Spices and spice books

Learning to use spices better has been a lifelong ambition for me - and many other cooks, no doubt.  I always used to have a sort of anxious feeling about the spice cabinet - what's in there? how old is it? is it still any good? am I ever really going to use it?   On bad days, the neglected and confused state of the spice cabinet seemed like a pretty good metaphor for middle age.

Last year, with Herculean effort, I re-organized my spices into magnetic canisters stuck to the side of my fridge.  Now I can see and use them easily (although some, like the pink peppercorns and the cubeb, seem destined to remain untouched for years on end).  I use more of them -  more frequently - and I just like the way they look.

But I still feel my spice education has only just begun. Every so often, a book comes along that promises further tutelage.  This year, there are two - Spice Odyssey and World Spice at Home.  Spice Odyssey's like previous spice books I've seen: nicely designed, with recipes that stretch familiar dishes in eccentrically spiced directions (almond, cinnamon, and cranberry wontons?!)  World Spice at Home emphasizes spice mixes - dukkahs, baharats, masalas, five-spice, and the rest. It's smartly organized and I have a good feeling about it, but ask me in a month how it fared in the kitchen.

The problem is that spice books are sort of unclassifiable in terms of use. (In fact, they usually end up in the "Unclassifiable" section of my regional cookbooks shelf...along with "American.")  If I want to use fenugreek and caraway, I'll look them up here at Eat Your Books.  Then I tend to choose a recipe probably more based on whether it's by an author I can trust than any other factor, which means I'm unlikely to discover great new recipes from unknown sources.  But I'm working on being more open-minded.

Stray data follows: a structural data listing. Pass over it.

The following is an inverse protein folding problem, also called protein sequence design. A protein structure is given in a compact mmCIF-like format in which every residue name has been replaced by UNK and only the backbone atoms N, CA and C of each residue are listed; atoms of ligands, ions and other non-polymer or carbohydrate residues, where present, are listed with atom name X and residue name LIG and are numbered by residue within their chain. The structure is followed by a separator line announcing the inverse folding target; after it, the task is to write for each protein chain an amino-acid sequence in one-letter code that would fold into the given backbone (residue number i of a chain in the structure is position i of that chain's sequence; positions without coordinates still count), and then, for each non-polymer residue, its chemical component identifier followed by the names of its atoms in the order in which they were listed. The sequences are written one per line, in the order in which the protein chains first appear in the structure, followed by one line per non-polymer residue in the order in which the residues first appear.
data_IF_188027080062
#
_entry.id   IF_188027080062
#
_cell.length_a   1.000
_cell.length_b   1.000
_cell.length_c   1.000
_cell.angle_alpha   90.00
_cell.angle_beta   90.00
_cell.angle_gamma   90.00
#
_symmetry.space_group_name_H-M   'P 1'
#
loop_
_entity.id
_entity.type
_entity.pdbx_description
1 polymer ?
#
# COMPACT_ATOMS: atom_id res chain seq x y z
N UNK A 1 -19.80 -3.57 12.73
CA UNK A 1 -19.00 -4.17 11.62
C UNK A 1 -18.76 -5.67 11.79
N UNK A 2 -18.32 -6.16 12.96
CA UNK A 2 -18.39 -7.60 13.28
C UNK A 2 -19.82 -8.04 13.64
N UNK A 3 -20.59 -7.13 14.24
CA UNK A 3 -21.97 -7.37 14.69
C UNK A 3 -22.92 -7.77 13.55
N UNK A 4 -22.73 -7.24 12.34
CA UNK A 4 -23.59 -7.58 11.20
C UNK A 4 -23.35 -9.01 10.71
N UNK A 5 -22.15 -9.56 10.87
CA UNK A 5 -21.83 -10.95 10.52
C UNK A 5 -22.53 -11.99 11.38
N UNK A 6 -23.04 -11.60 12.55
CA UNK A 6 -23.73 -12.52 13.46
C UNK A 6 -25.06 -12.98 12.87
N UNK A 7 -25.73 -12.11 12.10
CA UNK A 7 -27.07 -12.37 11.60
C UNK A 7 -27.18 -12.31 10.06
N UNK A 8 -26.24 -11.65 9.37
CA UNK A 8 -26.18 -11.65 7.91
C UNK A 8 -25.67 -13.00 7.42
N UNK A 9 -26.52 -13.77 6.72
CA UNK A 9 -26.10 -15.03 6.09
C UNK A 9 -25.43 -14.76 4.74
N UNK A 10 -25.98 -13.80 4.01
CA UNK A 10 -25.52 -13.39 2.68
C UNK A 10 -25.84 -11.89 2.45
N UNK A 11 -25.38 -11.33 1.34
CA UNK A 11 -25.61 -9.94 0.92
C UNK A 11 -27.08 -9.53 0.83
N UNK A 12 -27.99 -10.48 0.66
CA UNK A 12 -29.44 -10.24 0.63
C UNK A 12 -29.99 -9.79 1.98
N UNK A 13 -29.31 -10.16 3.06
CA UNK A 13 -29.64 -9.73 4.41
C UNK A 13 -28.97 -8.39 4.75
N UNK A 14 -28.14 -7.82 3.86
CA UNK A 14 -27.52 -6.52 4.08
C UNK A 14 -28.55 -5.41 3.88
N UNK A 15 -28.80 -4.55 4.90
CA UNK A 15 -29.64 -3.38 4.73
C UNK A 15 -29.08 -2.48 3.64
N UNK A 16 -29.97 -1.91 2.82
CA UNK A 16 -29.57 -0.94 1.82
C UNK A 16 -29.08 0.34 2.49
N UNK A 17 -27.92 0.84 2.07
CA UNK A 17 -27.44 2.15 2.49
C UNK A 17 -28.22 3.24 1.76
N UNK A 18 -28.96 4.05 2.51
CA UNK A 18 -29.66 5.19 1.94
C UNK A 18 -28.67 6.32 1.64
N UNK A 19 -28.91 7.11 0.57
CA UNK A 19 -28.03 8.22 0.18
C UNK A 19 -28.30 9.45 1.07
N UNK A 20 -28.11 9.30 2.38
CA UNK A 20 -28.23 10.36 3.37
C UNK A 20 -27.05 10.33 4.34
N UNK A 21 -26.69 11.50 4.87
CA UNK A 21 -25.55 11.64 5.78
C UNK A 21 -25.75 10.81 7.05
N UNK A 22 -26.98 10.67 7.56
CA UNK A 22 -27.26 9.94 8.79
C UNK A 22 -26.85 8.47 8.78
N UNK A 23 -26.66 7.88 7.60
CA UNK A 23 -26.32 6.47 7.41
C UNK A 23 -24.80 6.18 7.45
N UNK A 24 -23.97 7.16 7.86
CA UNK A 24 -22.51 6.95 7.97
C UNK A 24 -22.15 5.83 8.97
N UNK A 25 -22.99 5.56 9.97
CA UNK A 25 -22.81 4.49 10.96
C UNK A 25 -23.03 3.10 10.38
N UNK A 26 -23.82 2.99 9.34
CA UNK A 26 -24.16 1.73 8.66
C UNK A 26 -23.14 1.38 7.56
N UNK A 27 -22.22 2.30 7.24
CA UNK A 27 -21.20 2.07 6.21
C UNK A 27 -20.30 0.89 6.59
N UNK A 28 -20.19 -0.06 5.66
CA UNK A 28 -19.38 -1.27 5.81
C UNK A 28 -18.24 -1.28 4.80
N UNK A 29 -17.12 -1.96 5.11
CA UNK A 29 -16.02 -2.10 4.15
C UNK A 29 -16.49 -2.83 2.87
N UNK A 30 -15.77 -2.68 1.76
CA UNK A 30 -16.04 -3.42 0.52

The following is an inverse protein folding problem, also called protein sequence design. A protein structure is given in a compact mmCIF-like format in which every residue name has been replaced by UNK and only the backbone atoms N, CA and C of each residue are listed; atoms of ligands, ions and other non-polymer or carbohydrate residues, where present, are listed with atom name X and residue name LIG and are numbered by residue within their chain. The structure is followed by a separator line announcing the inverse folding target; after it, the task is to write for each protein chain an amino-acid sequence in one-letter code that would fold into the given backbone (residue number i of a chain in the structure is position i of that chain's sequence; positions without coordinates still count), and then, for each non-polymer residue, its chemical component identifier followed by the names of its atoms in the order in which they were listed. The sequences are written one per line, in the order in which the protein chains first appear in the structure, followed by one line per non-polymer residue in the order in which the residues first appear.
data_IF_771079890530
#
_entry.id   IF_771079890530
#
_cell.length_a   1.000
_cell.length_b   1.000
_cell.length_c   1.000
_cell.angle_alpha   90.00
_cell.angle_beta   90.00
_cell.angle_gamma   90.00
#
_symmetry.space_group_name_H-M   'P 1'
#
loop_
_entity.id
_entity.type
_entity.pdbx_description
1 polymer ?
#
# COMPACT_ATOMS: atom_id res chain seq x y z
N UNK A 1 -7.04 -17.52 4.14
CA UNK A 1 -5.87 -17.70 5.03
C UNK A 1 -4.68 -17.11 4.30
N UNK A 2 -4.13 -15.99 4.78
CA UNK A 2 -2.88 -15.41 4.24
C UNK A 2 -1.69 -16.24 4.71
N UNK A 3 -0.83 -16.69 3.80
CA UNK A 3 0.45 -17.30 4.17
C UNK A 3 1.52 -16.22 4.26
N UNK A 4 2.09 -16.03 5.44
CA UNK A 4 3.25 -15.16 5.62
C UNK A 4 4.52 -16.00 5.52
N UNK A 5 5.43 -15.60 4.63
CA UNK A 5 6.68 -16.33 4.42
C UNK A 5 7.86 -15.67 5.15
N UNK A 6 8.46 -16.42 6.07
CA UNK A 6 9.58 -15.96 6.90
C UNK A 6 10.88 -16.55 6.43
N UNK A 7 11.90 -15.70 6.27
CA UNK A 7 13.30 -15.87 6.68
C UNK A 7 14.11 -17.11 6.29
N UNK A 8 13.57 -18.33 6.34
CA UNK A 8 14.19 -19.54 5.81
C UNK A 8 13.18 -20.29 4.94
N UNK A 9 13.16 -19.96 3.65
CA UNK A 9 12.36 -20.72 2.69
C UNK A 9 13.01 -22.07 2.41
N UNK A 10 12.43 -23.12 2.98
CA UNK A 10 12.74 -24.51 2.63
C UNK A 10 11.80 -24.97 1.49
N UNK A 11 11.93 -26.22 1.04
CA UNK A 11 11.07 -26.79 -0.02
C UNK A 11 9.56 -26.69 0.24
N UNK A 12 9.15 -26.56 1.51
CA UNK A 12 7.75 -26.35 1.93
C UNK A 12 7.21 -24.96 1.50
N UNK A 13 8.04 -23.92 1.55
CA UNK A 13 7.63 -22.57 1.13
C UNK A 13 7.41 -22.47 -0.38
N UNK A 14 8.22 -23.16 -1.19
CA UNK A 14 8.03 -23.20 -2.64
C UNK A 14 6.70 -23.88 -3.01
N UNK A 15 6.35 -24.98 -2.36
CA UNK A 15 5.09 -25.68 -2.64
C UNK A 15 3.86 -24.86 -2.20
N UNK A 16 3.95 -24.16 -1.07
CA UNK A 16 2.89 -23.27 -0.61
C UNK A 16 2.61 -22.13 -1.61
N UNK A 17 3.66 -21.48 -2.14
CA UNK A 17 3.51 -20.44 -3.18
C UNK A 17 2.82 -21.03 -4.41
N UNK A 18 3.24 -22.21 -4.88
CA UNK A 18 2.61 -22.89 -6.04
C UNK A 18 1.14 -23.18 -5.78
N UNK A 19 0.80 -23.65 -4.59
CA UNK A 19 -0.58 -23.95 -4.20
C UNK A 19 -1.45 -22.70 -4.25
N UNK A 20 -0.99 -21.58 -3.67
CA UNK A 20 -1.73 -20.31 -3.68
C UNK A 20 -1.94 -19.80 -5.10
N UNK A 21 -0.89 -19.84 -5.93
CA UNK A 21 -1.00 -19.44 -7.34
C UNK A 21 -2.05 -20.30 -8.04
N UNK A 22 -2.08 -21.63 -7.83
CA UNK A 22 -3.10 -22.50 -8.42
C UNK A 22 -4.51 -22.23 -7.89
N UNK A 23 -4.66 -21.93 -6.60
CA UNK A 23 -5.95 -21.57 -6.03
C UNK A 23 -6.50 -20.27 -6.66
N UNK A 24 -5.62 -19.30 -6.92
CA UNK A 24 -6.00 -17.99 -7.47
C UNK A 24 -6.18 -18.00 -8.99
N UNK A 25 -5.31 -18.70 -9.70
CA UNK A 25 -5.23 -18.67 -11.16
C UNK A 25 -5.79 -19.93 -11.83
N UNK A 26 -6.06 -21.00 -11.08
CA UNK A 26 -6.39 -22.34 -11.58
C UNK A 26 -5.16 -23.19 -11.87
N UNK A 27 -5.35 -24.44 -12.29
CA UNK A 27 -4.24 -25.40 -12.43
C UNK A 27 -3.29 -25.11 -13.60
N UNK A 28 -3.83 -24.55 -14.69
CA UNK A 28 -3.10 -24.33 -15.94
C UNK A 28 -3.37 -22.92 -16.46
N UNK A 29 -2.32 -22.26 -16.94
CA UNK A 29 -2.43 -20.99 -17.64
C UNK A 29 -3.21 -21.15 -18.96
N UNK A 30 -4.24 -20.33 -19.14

4 Comments

  • wester  on  8/27/2014 at 12:08 PM

    I can't really resist books about spices - my EYB library has 11 of them, and I'm sure there are more that are not in the EYB library. I do cook with spices a lot, as well. But I don't cook all that much from the spice cookbooks. When I use fenugreek, it is usually in a Jamie Oliver curry recipe. When I cook with saffron, I'm usually making a Frugal Gourmet recipe. Etc. The only exception is Madhur Jaffrey's Spice Kitchen, which has taught me quite a bit about how to use spices.

  • sir_ken_g  on  8/27/2014 at 12:57 PM

    I probably have 100 different spices and one spice book which I rarely touch. If you do lots of varied international cuisine you need that many. I learn their use when international cookbooks call for them - and often describe them in the ingredients chapter.

  • darcie_b  on  8/27/2014 at 12:58 PM

    I have but one spice book, and it sits neglected on my shelf. I also tend to search for ingredients on EYB, so don't see much need for a dedicated spice book. I really need to go through my spices and cull them (I have a crazy amount of charnushka, and probably an overabundance of other exotic spices I won't use).

  • susan g  on  8/27/2014 at 2:43 PM

    There was a period when I was learning everything I could about ingredients. The dedicated spice cookbooks are a wonderful source of this information, and I still go back to them. The recipes sound (and look) tempting, but I have made very few. Ironically, Ana Sortun;s exceptional cookbook SPICE is not this kind of book, but "Flavors of the Eastern Mediterranean" and organized by the dominant spice.

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